Welcome to TONMO, the premier cephalopod interest community, and birthplace of #WorldOctopusDay and #CephalopodAwarenessDays. Founded in 2000, we are a large community of experts, hobbyists and enthusiasts, some of whom come together when we host our biennial conference. To join in on the fun, sign up. You can also become a Supporter for just $50/year to remove all ads and enjoy other perks. Follow us on Twitter for more cephy goodness.
Have you checked your water parameters. One of my octopuses had that problem and we figured out he got injured in some way and the skin eventually healed but never regained the color changing ability in that area. A rise in ammonia can also cause this.
Please keep us posted! I would look at water quality and if needed do a major water change.
Thanks Nancy, I guess that thread is useful (since I couldn't even remember when I got her...heh)
I checked the water parameters, but they all turned out ok. Too ok. The tests are a bit old, so i'm going to go get some more. She is still active, actually, more active than usual. Playing with her toys, interacting with me, etc. It's like the chromatophores peeled off or something...
Is this animal a male or female?? There were a couple posts that contradicted each other. If water quality is fine, and this is indeed a male of about 10 months, my suspicion would lean towards senescence. Male octopus tend to be much more active during this life stage than females do. This characteristic is also why male GPOs are "better" exhibit animals at this point because the animal is active for most of the day; much more interactive than a normal octopus couped up in its den. Of course, I could watch an octopus in its den all day long but in the aquarium industry guests want to see something "exciting".
When Trapper started eating only dead shrimp, I injected the shrimp with diluted tetracycline (available for fish without prescription. I can get the name if you need it - I think it is Fish Zole but a quick lookup should find it for you). I knew that tetracycline was octo safe before I did this (Thanks again Jean) and I wanted to ward off any infection that might result from the brooding. Did it work? I can't say but she lived for 11 weeks and 5 days beyond the first hatchling's birth without any sign of skin deterioration. It definitely did her no harm.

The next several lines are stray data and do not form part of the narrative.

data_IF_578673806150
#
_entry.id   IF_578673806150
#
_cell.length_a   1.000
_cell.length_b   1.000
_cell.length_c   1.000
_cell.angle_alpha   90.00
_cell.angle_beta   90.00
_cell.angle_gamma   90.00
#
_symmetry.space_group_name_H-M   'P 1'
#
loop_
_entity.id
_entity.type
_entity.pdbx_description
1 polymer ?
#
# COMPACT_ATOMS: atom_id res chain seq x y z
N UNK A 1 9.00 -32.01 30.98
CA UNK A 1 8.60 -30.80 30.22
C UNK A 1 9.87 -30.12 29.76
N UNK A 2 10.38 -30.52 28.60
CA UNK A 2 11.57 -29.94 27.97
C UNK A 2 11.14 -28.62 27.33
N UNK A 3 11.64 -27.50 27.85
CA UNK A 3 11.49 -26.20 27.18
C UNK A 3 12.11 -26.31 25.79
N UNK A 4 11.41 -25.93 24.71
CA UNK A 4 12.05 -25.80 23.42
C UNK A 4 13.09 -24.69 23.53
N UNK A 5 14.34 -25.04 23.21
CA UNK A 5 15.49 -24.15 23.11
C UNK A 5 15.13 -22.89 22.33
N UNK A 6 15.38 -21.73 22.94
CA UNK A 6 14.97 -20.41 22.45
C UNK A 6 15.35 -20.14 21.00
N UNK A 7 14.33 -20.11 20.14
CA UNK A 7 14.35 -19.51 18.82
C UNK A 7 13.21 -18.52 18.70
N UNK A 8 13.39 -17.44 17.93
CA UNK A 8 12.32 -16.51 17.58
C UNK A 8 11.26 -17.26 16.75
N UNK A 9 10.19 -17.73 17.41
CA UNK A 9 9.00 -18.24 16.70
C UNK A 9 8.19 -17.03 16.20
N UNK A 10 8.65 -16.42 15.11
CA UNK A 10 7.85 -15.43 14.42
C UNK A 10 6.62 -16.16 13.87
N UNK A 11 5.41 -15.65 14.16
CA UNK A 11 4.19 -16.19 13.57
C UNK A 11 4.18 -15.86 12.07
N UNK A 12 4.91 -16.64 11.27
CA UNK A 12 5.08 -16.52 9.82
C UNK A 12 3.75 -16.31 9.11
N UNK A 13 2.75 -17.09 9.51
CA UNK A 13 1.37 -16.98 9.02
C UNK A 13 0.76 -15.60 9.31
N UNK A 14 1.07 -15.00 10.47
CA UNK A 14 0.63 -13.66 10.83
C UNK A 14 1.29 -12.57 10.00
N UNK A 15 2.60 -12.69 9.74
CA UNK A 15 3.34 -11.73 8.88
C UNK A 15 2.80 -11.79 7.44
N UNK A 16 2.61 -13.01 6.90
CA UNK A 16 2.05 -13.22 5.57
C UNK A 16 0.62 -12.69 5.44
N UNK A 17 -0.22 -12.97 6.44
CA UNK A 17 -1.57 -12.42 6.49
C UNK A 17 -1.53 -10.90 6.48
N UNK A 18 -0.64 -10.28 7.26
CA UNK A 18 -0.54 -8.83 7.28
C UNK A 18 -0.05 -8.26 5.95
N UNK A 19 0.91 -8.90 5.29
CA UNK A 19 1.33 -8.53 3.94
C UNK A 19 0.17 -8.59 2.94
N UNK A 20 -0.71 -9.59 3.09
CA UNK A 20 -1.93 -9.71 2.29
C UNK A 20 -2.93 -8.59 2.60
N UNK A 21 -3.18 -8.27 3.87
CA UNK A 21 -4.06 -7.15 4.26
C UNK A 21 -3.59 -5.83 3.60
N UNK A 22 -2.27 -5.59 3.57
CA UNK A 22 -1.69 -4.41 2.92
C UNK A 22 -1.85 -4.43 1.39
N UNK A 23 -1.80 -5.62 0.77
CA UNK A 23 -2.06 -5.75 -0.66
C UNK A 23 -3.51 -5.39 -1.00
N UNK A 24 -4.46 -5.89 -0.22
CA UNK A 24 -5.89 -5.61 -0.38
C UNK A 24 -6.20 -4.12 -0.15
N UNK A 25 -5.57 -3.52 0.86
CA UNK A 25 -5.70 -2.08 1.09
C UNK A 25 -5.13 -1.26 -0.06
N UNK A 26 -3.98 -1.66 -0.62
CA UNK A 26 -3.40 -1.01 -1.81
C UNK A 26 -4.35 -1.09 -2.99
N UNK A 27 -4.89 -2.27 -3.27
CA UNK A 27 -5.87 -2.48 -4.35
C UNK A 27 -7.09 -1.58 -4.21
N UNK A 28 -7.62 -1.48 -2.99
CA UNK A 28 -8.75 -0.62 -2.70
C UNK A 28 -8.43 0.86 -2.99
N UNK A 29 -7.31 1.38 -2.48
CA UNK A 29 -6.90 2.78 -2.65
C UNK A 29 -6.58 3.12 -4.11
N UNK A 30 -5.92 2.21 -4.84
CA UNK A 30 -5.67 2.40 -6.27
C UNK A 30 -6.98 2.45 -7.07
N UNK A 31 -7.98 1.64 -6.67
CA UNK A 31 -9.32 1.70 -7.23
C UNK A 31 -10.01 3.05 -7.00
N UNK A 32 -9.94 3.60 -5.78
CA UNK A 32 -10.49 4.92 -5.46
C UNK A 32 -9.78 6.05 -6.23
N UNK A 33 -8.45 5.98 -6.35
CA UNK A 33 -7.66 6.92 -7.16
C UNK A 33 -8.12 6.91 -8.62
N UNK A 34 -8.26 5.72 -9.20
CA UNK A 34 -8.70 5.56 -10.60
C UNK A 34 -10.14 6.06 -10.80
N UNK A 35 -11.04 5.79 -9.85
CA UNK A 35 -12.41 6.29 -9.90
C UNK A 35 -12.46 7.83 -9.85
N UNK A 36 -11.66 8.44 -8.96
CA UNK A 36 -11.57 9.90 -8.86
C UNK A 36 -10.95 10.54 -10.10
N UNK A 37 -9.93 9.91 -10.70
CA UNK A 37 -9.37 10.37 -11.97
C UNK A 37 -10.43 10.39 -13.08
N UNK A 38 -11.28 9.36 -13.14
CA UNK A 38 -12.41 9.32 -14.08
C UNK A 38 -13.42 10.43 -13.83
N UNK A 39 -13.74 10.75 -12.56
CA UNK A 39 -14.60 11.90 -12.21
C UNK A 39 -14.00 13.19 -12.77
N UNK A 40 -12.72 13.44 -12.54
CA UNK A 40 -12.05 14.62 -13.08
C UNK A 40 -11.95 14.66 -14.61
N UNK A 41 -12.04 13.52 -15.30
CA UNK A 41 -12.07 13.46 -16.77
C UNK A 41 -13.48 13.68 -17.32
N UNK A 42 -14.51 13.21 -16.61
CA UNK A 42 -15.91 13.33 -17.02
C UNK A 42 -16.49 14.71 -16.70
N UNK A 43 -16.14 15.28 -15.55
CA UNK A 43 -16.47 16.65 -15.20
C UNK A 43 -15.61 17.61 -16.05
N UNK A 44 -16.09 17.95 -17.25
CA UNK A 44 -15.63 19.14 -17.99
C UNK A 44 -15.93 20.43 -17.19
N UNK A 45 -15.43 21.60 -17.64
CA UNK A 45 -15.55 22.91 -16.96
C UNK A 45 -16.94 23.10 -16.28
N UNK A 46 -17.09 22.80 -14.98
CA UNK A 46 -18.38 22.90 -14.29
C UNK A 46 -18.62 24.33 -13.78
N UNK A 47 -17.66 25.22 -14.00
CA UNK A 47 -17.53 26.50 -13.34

I would guess the skin problem may be a result of injury or bacteria. Extra sensitivey maybe age related. We don't die of "old age", something weakens enough to break and the skin on cephs seems to be one of the areas that breaks down quickly (cuttles in the wild seem to have a problem according to the special we saw the other night) . My suggestion was to treat the problem as a skin condition. The antibiotic should have no ill effect on him (I suggest him since there is no brooding behavior at 10 month) and may help extend his life - a little - eventually, something will break. I have read that of all the drugs we have, only antibiotics actually do something to help the body heal, everything else just helps with the symptoms. I don't know it this is true but it is something I have read over and over again.
I thought I read that it was being called both a male or female... I may have been mistaken.
Yes, it is not common for any animal to actually die of old age. Old age is merely a life stage when bodily organs begin to deteriorate, subsequently causing death. The problem associated with skin deterioration is a systemic infection. Due to the high absorbance of the epidermis, bacteria and harmful pollutants, are transmitted to the rest of the body that much quicker. As the immune system shuts down, certain bodily organs are alloted more energy stores than others based upon physiological requirements. This primary infection of the skin may lead to an entire body infection. In other cases, the first noticeable symptoms of a problem occur long after a bacterial infection. I will leave off there as I will get into more detail at TONMOCON.
I see no harm in antibacterial treatment. The choice you will have to make is whether or not it is in the best interest for the animal to prolongue the condition (given age) or just let the animal live out its natural life cycle. I am faced with this choice everyday and it can be very difficult at times. It is still eating right?
Your topic will definitely be interesting and I hope you will have a hand out with the primary points (or will post one here afterwards). I feel that I prolonged Trapper's life with my experiments but tried to keep an eye out for signs of suffering. I did not see any BUT would I detect them? All I knew (thought) to look for was skin decay and agitation. In her case, the only obvious signs were loss of muscle tissue and in her last days, extreme weakness but I saw no frantic movement or identifiable stress. I hope you will address this side a bit if there is anything known.
On a lighter side, we are going to visit the aquarium on our way back through on Wednesday, any suggestions?